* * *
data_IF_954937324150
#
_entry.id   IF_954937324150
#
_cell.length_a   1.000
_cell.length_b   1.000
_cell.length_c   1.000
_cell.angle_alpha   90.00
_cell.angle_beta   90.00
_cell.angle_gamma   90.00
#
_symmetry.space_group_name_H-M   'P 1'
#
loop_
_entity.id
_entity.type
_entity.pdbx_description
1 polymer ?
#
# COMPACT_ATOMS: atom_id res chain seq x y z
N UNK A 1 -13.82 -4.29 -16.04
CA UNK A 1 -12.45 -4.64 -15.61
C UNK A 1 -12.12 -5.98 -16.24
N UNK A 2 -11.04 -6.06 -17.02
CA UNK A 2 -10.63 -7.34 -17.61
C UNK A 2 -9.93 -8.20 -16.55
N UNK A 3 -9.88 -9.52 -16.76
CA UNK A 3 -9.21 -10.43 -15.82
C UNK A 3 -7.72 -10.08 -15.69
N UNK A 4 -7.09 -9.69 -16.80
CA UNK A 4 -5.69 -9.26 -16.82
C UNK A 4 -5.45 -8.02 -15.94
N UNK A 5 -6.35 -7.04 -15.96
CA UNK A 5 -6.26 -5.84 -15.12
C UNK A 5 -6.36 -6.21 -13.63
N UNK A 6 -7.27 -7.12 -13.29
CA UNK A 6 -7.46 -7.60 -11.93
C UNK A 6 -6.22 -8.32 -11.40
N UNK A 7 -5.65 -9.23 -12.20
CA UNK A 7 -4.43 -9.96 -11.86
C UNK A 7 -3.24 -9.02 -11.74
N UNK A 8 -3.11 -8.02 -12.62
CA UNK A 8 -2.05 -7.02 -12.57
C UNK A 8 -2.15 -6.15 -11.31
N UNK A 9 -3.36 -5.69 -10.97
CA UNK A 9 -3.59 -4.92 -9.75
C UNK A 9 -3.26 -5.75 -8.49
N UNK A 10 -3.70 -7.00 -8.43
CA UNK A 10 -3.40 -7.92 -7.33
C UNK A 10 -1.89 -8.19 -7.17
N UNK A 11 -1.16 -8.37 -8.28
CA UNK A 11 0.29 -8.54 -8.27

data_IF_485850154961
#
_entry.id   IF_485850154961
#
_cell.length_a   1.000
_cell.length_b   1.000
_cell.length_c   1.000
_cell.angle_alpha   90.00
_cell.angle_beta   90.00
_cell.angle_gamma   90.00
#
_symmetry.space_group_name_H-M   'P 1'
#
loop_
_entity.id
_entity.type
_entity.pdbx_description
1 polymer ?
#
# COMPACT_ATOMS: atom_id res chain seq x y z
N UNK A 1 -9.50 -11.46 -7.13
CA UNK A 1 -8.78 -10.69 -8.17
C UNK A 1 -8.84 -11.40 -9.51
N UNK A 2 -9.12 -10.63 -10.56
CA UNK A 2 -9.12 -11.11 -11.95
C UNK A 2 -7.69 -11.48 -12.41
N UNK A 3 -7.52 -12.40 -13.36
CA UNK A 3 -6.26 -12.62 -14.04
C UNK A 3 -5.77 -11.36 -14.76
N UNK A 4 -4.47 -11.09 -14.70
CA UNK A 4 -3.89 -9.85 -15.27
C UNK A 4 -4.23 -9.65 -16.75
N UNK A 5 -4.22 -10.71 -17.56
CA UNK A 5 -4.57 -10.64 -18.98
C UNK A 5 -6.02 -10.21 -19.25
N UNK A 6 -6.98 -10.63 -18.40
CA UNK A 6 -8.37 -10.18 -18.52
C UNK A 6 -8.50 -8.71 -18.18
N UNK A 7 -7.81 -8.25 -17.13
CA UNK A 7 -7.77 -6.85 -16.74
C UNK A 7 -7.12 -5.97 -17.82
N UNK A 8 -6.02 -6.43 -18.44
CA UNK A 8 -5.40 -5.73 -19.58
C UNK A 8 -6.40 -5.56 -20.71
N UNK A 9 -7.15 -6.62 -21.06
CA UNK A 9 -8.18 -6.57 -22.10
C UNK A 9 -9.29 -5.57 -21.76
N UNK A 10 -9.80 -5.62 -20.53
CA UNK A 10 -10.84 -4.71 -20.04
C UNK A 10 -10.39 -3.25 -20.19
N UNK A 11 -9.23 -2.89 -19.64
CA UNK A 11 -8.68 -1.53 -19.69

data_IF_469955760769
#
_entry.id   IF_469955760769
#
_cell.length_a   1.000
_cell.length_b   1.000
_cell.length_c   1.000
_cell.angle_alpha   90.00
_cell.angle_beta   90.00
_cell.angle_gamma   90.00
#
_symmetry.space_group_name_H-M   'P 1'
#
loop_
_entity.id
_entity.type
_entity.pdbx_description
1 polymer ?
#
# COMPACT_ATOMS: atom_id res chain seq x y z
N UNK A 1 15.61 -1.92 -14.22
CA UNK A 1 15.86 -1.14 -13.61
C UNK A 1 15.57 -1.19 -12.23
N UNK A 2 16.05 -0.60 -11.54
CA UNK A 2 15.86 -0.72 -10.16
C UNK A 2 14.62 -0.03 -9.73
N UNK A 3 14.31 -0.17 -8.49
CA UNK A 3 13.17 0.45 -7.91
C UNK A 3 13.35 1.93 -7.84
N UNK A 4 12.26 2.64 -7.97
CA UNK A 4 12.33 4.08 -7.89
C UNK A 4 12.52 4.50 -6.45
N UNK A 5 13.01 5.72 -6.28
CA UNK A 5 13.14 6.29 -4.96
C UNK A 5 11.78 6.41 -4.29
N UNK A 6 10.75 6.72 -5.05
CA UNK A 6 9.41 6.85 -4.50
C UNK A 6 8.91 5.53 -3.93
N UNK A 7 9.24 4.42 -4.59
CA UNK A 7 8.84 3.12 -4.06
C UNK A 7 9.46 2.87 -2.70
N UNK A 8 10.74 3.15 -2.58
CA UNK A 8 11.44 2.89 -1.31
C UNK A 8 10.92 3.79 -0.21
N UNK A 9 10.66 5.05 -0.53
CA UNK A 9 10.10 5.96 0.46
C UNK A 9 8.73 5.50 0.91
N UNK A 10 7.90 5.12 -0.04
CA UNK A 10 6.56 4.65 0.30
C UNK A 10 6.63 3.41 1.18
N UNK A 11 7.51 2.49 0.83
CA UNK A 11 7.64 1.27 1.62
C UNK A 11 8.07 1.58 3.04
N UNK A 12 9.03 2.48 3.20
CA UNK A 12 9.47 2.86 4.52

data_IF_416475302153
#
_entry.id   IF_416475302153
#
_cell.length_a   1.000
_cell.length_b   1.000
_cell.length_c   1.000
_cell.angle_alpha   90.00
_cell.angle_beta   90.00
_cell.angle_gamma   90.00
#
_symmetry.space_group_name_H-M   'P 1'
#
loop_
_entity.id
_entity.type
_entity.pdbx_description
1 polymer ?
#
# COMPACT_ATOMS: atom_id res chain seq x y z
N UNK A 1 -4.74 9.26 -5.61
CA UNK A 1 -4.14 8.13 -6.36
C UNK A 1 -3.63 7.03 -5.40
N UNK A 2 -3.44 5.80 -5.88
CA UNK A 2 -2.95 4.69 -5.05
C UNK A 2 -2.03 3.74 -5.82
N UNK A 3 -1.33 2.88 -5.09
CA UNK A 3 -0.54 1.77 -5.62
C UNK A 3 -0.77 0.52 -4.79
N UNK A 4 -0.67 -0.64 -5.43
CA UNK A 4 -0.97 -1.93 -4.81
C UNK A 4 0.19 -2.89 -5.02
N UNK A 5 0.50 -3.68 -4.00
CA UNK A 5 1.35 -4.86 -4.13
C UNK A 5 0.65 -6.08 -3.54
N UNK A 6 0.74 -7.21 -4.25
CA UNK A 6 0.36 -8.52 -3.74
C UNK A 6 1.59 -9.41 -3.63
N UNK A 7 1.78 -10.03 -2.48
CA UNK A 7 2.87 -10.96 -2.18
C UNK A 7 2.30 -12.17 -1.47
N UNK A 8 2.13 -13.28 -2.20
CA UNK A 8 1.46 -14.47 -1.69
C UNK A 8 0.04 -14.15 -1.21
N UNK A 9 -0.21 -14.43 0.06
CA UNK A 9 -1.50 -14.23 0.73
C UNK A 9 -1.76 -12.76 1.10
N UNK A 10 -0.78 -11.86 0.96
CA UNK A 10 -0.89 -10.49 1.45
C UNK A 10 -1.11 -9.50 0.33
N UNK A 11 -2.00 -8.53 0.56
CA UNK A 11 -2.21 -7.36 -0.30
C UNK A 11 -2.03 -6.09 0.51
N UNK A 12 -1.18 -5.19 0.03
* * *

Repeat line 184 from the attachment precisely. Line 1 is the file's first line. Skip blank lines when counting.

CA UNK A 2 -2.95 4.69 -5.05